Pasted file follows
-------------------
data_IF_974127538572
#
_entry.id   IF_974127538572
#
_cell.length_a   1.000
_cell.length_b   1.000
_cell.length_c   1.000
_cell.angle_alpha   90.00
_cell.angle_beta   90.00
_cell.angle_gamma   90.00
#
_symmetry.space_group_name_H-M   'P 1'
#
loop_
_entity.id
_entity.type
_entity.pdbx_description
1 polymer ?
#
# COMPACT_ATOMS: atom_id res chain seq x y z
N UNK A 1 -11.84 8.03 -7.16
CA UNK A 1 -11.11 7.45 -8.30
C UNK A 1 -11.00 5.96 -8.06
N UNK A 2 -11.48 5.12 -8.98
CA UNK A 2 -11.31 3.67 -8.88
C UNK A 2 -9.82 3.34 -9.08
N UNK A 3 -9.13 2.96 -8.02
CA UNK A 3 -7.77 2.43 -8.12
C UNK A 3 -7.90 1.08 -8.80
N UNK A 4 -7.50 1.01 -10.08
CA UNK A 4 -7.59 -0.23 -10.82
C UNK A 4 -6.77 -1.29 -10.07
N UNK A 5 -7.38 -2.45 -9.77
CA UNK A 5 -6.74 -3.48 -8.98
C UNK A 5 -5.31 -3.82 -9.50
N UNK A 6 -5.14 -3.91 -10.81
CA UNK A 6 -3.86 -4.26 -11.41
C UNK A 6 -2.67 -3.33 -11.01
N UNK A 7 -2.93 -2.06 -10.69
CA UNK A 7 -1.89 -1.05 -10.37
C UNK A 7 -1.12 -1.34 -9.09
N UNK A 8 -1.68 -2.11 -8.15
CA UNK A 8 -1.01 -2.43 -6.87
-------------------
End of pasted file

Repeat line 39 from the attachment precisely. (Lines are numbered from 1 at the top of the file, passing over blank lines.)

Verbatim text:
N UNK A 7 -2.93 -2.06 -10.69